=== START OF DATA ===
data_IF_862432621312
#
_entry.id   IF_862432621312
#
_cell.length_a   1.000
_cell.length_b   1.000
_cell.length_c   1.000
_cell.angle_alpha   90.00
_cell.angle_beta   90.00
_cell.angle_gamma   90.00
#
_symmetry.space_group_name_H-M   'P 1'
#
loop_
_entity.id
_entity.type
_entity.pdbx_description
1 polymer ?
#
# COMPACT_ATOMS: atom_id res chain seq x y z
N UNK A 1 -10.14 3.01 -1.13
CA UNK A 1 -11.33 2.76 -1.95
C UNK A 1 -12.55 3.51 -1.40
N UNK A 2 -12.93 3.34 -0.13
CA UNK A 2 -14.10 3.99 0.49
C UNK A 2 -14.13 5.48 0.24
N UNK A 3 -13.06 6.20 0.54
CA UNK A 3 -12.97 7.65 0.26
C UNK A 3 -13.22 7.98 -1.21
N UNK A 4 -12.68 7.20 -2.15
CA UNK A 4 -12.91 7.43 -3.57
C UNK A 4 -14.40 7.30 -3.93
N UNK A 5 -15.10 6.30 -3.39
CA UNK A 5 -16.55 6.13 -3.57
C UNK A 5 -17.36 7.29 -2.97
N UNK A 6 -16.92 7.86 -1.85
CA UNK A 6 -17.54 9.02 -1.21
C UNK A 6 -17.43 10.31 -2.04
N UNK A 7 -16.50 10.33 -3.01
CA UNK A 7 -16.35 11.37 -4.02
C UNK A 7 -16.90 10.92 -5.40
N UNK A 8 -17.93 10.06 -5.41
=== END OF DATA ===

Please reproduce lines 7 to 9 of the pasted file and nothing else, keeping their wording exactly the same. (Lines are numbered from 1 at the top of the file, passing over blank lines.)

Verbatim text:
_cell.length_c   1.000
_cell.angle_alpha   90.00
_cell.angle_beta   90.00